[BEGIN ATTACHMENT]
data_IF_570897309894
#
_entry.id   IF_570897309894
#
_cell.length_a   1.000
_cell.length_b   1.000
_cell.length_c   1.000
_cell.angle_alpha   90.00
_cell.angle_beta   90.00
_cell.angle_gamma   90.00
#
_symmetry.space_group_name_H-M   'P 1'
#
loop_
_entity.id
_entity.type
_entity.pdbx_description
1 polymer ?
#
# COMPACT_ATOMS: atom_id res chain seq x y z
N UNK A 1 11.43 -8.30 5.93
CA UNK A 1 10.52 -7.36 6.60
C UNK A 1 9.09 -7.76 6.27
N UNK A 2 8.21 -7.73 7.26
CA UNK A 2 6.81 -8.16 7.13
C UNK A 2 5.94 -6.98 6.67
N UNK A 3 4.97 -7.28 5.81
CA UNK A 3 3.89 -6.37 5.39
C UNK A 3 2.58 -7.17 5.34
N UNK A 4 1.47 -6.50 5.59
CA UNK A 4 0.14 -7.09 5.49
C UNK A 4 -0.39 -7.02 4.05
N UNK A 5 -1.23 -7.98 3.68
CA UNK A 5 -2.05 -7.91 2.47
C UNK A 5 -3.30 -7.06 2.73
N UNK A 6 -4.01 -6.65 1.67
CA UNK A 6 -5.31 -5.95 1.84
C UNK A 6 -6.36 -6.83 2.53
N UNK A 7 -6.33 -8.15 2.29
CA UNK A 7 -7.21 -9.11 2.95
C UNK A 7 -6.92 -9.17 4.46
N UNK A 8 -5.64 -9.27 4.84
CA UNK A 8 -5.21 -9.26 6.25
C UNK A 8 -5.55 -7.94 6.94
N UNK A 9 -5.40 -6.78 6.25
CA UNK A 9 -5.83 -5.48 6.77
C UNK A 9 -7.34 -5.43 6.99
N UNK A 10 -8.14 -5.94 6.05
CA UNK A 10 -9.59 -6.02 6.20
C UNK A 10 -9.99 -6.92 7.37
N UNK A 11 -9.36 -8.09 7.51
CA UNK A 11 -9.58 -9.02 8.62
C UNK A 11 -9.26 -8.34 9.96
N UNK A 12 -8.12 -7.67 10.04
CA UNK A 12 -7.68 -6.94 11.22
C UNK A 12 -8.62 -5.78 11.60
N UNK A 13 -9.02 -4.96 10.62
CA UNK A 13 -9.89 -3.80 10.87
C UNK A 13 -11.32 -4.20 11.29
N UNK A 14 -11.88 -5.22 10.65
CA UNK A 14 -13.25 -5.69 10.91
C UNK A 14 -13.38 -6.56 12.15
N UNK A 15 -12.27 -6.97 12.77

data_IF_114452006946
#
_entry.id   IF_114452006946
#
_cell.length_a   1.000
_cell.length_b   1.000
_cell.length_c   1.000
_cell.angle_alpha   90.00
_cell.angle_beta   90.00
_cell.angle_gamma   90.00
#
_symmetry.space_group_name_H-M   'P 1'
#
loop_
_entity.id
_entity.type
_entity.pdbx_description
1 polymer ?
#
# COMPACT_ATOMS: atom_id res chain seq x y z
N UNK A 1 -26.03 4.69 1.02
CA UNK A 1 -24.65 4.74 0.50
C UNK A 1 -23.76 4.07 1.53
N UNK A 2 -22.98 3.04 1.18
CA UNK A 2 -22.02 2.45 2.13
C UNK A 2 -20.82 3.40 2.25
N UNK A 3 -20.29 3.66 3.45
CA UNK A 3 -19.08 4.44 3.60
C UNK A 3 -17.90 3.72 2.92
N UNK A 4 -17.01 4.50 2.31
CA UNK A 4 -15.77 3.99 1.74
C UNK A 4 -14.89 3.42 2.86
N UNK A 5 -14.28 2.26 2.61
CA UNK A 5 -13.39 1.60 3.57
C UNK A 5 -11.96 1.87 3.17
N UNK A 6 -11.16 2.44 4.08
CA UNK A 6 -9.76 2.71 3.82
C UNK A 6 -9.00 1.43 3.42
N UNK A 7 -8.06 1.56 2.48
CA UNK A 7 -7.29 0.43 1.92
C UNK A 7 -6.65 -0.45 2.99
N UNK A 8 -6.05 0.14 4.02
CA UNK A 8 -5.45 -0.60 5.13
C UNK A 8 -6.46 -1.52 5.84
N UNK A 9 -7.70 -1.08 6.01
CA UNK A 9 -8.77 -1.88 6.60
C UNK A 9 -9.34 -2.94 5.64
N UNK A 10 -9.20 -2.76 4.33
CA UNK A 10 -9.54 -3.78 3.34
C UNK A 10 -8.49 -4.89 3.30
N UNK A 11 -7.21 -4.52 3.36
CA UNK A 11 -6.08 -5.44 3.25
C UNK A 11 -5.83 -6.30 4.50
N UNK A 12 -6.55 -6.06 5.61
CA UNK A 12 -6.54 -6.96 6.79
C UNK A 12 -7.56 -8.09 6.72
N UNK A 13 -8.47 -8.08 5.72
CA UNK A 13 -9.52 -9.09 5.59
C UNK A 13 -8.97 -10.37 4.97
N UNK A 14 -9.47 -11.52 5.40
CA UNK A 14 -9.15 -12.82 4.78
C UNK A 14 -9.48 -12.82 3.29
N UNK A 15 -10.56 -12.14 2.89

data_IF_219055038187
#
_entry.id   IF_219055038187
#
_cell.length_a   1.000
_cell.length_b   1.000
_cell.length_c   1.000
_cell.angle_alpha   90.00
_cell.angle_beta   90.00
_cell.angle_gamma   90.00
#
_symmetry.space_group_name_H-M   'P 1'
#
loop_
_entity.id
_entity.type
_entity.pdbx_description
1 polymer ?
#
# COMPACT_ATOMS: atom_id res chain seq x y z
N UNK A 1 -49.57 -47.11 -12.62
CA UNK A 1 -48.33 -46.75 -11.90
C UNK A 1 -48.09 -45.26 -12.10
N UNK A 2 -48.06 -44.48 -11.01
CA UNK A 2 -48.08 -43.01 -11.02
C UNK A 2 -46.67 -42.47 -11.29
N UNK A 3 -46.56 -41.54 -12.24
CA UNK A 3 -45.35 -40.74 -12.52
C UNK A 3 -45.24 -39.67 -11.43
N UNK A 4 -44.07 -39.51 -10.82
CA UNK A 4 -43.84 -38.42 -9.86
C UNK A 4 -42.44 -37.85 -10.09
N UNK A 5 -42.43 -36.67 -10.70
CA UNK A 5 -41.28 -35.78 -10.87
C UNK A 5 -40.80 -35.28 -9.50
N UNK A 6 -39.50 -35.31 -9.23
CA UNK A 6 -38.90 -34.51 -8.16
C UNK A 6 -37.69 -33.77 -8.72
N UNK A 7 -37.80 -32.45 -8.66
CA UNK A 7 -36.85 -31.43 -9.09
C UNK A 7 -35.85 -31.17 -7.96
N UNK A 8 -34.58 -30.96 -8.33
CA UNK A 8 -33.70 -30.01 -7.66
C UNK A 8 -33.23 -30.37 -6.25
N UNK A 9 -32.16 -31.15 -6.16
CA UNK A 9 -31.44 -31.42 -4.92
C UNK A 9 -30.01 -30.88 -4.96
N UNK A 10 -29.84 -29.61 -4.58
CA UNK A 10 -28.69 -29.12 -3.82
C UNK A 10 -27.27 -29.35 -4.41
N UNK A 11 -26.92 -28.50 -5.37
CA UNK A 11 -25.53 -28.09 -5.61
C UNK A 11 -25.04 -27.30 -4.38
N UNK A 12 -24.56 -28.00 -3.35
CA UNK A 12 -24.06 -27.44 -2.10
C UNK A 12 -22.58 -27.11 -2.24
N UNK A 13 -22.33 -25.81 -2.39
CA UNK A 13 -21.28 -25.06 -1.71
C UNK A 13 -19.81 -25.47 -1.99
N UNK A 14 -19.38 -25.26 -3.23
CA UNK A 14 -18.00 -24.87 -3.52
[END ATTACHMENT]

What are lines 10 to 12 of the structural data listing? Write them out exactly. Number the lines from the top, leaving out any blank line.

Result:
_cell.angle_gamma   90.00
#
_symmetry.space_group_name_H-M   'P 1'